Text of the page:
High school rules. Bleah.
  8. bydesign77

    bydesign77 Active Member

    If it's less than two outs, it really doesn't matter if the runner touched first, because that out wouldn't have ended the inning.

    Also, running out of the baseline, in of itself, is not a reason to be called out. That's a common misconception.

    NFHS 8-4-1(g):The runner is out if: he runs outside the three-foot running lane (last half of the distance from home plate to first base), while the ball is being fielded or thrown to first base; or 1. This infraction is ignored if it is to avoid a fielder who is attempting to field the batted ball or if the act does not interfere with a fielder or a throw. 2. The batter runner is considered outside teh running lane lines if either foot is outside either line.
  9. BB Bobcat

    BB Bobcat Active Member

    It's a Sac fly, RBI, E9. Doesn't matter that the batter never touched first unless the defense actually threw to first to get him out, in which case it would be an RBI on a 9-3 "groundout"

    As for the out of the baseline thing, this is more of an abandon his effort to reach base thing, which is different. If a guy strikes out on a ball in the dirt and doesn't run to first at some point he's just out if he's clearly abandoned his effort. The catcher doesn't have to keep chasing him and he can't decide 10 minutes later to go to first. In this case, since the game ends when the run scores, I would just stick with the E9.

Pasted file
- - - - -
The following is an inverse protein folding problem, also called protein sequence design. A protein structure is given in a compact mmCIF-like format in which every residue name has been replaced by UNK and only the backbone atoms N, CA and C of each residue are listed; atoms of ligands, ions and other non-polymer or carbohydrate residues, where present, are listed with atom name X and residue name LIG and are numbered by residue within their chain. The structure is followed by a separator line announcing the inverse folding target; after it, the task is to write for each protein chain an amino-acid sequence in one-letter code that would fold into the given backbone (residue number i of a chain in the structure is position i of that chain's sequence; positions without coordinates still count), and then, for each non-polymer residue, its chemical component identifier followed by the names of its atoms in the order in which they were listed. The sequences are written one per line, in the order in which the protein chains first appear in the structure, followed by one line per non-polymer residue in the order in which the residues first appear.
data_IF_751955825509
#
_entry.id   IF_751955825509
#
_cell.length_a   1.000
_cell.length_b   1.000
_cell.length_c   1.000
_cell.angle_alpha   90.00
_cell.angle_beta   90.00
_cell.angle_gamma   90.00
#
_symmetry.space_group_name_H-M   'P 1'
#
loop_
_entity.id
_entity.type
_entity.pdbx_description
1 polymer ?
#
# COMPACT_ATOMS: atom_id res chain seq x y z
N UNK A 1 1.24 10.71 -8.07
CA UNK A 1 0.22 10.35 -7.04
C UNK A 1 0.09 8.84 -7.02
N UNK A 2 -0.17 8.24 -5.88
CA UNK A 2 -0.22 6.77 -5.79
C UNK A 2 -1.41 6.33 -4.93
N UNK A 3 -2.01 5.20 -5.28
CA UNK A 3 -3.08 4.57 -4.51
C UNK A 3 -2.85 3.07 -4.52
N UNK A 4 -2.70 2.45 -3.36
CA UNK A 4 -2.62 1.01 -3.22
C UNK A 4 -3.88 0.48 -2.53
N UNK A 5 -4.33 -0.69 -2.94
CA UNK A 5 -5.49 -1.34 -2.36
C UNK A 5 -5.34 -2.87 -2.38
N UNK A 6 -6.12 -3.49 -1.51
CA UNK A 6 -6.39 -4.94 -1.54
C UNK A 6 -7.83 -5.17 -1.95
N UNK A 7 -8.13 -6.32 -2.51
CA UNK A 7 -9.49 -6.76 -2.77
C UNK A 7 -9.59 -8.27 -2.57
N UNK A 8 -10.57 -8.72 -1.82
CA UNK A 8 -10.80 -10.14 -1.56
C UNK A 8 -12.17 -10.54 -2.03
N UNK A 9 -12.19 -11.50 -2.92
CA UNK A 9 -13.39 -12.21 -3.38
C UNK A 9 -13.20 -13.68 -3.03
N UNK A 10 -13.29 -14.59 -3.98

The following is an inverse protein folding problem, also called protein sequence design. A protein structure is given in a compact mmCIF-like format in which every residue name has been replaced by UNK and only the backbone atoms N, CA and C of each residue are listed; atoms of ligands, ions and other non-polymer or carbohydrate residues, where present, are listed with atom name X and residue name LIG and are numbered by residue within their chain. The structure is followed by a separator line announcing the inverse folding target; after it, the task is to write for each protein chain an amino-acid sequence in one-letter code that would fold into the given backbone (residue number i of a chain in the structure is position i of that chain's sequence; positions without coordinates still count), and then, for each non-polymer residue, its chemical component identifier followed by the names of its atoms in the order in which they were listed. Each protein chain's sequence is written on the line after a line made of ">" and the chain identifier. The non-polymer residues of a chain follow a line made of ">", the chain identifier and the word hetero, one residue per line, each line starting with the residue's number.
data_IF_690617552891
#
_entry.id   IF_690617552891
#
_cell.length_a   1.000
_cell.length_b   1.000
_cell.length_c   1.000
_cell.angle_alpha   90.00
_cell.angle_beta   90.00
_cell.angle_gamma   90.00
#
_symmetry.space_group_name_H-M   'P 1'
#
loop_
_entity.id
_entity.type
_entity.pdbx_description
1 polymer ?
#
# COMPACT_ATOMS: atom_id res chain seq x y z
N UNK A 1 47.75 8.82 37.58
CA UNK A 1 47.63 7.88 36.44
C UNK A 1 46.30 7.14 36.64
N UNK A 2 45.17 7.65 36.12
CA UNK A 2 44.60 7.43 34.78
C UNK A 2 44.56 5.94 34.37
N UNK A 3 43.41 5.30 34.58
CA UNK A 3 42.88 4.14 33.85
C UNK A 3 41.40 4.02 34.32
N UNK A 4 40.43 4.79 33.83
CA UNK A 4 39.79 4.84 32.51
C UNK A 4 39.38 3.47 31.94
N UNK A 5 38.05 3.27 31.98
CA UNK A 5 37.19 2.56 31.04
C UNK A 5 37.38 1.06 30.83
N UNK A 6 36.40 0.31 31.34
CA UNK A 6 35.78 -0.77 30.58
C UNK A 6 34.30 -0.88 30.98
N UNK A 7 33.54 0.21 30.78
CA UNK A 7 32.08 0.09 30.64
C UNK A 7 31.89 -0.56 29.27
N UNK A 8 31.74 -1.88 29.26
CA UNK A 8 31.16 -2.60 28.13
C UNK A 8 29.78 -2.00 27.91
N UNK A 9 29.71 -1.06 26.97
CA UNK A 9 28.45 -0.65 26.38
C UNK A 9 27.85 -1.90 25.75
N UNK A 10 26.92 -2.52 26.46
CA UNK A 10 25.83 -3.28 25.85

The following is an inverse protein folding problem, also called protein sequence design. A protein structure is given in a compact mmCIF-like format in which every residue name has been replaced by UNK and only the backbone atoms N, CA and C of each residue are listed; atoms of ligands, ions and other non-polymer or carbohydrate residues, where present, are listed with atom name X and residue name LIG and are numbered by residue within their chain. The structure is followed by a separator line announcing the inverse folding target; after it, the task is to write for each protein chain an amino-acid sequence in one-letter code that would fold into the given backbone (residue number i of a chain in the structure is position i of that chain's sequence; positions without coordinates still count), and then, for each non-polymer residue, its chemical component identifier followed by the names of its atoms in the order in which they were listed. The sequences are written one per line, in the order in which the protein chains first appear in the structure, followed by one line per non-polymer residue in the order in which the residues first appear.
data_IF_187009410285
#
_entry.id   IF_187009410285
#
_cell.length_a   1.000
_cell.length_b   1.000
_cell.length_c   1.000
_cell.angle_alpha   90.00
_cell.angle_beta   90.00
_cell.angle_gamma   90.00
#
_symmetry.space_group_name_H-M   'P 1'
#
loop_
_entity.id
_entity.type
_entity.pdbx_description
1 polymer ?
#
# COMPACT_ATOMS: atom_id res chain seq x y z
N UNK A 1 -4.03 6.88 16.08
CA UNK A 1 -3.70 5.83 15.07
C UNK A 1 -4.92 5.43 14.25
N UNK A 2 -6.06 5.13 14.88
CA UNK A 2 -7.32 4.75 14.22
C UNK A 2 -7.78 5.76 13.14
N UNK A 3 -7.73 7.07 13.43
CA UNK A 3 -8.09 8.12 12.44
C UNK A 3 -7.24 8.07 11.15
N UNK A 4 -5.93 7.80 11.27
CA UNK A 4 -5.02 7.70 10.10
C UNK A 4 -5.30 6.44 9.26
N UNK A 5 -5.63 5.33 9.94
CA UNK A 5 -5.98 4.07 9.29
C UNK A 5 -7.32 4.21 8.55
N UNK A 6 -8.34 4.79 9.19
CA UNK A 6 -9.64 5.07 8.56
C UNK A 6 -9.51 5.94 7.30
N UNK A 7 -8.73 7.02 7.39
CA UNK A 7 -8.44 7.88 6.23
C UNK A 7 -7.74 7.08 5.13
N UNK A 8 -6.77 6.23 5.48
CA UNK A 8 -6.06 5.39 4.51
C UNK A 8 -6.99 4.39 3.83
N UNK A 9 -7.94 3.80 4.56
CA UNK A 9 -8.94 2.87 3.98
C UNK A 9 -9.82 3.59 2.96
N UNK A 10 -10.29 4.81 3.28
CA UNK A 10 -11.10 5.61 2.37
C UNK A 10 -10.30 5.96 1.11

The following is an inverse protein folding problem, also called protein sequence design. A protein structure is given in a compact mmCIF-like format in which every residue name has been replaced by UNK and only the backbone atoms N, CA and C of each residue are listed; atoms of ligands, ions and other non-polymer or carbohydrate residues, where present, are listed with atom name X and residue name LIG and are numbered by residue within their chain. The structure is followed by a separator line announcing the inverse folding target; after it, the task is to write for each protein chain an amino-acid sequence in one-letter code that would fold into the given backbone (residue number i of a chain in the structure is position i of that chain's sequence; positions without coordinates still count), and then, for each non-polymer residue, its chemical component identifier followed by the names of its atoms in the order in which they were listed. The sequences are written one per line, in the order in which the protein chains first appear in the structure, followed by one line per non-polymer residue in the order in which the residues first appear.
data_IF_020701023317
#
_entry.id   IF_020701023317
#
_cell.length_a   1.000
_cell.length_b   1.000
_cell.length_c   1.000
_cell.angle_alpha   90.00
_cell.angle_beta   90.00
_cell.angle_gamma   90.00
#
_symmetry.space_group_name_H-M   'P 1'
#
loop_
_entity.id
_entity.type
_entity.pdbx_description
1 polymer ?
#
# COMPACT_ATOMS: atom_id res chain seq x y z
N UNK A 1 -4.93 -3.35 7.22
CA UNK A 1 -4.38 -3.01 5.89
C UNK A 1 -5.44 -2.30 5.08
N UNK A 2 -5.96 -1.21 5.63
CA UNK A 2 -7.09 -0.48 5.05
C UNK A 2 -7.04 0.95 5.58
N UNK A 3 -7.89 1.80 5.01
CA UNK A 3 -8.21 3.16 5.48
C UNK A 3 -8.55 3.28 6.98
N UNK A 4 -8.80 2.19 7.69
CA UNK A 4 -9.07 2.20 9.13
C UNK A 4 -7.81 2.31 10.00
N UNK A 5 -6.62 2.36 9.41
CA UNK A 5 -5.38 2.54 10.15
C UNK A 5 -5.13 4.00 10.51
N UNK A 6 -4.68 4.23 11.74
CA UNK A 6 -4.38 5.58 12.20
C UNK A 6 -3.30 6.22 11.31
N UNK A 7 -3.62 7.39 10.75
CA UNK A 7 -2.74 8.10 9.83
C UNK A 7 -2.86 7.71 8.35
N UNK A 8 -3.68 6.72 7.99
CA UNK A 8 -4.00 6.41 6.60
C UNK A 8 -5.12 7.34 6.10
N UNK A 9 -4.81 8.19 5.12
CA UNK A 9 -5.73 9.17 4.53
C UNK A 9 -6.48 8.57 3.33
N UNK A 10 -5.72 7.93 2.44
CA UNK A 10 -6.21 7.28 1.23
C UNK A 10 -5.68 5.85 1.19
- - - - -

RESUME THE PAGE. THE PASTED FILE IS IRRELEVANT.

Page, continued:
Actually, it's like a game-ending ground rule double where the batter stops and never goes to second. I don't think he gets a double.

    Know what, I'm going to ask my friend the big league official scorer.
  10. Shaggy

    Shaggy Guest

    No, he gets credit for whichever base he last touched. Robin Ventura made that rule famous with his grand slam single.
  11. Georgiaguy

    Georgiaguy Member

    It should be a Sac Fly, E9 with an RBI scored to the batter. If the batter abandons his run to first that does not mean the error never happened. As long as it is not the last out of the inning then it doesn't matter if he runs or not. If the runner had been the last out and say the run scored to tie the game then you would have a 9-3 groundout as someone already said.
  12. BB Bobcat

    BB Bobcat Active Member

    Ok, in MLB this is actually covered specifically in the rulebook...Skip to the last sentence...

    Rule 4.09(b) Comment: An exception will be if fans rush onto the field and physically prevent the runner from touching home plate or the batter from touching first base. In such cases, the umpires shall award the runner the base because of the obstruction by the fans. PENALTY: If the runner on third refuses to advance to and touch home base in a reasonable time, the umpire shall disallow the run, call out the offending player and order the game resumed. If, with two out, the batter-runner refuses to advance to and touch first base, the umpire shall disallow the run, call out the offending player, and order the game resumed. If, before two are out, the batter-runner refuses to advance to and touch first base, the run shall count, but the offending player shall be called out.

    So, there is no error because the batter is out for not touching first. He's out on a putout by the catcher, according to my friend the MLB official scorer. I assume he still gets an RBI.

    Good question.

    Don't know if HS rules are different.